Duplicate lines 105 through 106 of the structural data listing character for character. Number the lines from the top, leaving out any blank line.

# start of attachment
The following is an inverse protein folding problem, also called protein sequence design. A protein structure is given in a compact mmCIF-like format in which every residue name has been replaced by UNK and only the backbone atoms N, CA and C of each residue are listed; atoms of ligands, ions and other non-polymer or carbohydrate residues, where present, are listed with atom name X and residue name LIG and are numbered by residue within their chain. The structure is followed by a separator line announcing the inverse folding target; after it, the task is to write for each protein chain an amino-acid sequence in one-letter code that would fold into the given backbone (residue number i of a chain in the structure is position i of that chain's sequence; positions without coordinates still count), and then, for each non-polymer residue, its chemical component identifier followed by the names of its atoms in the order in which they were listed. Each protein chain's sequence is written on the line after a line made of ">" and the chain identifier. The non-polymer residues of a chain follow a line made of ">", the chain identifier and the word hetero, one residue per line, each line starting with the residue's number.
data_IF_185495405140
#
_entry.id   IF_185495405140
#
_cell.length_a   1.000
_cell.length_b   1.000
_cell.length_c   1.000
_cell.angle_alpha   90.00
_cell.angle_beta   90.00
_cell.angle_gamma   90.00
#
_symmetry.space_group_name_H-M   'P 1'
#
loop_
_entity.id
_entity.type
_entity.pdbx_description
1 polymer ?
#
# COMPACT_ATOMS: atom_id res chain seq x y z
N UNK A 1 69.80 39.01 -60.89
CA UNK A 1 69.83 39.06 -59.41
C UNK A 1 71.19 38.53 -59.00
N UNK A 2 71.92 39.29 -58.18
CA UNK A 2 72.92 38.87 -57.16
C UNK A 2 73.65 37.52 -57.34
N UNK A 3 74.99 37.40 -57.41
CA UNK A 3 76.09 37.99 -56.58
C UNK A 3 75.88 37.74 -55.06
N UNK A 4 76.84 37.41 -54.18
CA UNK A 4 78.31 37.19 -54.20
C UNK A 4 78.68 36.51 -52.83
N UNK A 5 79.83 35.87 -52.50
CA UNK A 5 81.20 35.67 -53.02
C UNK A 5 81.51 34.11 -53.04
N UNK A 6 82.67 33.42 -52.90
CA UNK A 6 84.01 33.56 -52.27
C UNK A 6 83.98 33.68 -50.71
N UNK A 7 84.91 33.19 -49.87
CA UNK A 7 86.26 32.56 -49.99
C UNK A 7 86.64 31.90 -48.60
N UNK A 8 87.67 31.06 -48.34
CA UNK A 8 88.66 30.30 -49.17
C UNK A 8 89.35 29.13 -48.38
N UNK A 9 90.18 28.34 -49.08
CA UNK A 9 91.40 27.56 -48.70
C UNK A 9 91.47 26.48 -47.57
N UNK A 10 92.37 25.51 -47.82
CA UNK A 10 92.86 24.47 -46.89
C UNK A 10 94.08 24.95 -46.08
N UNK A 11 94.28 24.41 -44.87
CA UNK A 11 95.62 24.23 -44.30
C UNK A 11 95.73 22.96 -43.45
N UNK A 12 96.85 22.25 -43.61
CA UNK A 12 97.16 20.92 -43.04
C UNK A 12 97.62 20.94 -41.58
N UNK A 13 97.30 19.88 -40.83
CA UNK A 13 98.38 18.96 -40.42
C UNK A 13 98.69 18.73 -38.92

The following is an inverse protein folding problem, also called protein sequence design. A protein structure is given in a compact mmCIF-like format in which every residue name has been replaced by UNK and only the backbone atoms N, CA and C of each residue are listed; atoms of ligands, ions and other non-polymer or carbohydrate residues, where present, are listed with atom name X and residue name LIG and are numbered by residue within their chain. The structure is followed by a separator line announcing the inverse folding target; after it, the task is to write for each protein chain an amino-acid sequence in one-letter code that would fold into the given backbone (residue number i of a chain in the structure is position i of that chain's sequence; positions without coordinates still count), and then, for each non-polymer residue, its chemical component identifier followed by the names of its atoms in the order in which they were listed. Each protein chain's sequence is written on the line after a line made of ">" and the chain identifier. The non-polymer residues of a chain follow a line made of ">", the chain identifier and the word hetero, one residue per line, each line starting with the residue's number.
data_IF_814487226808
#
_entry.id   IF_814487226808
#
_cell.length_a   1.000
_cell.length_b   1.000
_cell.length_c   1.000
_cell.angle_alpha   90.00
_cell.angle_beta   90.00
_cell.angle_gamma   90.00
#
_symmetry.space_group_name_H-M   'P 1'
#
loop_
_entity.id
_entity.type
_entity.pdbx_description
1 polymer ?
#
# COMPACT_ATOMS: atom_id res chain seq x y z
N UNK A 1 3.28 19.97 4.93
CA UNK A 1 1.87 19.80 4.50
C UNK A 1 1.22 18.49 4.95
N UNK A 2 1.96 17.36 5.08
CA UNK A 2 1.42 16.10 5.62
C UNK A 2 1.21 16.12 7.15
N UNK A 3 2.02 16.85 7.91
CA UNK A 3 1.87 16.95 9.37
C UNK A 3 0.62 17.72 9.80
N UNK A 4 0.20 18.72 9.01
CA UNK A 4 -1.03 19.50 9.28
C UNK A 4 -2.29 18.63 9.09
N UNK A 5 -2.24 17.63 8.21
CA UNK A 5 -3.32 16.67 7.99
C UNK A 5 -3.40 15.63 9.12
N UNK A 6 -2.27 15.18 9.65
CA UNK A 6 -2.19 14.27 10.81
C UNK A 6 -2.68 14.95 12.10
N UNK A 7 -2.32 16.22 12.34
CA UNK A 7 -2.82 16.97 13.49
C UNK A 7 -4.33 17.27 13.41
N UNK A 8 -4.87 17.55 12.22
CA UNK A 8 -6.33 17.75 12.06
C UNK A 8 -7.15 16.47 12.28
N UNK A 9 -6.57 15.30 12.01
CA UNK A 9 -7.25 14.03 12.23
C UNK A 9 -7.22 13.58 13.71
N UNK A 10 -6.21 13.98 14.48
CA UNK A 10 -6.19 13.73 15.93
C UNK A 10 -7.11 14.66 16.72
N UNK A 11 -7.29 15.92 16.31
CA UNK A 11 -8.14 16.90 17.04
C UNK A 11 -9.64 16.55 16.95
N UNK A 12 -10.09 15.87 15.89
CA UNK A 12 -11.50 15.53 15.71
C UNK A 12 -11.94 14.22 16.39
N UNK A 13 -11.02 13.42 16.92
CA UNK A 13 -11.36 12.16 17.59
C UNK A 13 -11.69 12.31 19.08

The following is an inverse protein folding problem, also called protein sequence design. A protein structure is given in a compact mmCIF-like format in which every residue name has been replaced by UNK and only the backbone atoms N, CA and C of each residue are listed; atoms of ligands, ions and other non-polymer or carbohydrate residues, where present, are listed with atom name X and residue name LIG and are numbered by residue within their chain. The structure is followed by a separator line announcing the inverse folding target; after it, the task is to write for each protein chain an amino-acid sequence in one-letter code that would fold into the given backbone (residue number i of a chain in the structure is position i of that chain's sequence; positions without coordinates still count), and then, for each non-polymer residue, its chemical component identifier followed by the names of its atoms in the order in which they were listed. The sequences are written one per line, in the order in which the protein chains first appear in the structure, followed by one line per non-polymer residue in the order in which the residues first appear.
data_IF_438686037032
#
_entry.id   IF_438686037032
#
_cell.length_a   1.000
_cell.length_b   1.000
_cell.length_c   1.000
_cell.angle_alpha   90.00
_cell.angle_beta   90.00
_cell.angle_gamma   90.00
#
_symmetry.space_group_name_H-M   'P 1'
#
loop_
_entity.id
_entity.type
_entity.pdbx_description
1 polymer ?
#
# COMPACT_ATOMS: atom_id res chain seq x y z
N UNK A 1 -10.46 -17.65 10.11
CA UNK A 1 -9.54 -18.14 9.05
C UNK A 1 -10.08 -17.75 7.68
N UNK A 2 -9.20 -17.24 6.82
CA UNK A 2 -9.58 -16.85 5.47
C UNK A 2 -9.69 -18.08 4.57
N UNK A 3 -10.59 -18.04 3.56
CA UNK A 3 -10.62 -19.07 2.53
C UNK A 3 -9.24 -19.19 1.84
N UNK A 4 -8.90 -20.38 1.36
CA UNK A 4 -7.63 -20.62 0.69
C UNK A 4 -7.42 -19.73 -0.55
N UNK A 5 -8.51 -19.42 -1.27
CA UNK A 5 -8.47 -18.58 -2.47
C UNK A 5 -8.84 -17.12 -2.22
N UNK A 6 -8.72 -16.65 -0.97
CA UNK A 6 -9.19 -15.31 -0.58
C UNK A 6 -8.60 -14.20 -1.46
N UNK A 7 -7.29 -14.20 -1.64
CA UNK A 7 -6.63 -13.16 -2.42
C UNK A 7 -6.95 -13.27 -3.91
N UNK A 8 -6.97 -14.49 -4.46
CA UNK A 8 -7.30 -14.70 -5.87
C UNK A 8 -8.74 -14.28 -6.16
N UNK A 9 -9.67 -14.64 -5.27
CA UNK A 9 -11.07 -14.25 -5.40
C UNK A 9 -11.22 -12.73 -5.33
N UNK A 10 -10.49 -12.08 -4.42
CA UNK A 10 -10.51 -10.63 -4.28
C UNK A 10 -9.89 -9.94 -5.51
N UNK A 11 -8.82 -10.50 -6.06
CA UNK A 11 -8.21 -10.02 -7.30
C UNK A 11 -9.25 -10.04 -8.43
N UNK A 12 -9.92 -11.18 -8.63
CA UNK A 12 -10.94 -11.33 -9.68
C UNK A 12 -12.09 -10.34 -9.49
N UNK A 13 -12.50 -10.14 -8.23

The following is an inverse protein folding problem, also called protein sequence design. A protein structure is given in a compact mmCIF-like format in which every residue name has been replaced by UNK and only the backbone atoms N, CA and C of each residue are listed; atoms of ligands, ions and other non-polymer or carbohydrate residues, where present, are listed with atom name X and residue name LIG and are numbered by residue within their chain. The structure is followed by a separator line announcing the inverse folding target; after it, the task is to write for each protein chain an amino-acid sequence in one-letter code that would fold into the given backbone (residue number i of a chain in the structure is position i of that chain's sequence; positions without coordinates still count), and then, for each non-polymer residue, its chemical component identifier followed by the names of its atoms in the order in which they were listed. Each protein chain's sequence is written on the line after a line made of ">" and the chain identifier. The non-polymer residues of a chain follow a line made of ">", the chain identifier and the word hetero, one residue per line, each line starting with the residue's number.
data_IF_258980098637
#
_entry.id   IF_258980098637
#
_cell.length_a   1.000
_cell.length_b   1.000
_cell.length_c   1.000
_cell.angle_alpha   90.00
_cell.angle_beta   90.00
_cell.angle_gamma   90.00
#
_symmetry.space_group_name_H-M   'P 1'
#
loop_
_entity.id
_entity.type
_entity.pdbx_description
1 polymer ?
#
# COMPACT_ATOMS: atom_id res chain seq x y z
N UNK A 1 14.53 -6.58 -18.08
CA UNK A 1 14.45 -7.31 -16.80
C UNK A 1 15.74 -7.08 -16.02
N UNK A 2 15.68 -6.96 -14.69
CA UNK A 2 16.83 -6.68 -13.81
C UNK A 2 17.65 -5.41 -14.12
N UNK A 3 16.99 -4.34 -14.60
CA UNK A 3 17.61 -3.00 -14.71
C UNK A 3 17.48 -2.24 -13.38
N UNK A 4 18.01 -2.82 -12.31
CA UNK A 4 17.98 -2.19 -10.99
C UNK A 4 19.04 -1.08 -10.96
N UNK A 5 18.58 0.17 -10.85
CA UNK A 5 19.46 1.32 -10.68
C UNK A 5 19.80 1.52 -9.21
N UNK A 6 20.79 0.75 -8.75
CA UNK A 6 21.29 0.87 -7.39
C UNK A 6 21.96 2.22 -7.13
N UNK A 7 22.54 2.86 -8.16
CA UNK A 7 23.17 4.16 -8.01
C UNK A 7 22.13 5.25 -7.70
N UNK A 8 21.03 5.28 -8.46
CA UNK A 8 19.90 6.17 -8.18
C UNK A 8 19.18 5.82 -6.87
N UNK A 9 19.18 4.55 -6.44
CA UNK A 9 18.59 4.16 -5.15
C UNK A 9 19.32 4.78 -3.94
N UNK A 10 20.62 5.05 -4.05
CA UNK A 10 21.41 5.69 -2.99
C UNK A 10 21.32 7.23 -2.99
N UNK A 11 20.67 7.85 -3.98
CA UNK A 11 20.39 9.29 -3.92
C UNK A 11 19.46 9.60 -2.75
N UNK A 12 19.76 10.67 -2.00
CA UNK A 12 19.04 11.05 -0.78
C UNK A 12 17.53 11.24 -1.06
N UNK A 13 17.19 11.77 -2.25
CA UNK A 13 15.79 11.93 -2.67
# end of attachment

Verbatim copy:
C UNK A 8 -7.15 16.47 12.28
N UNK A 9 -6.57 15.30 12.01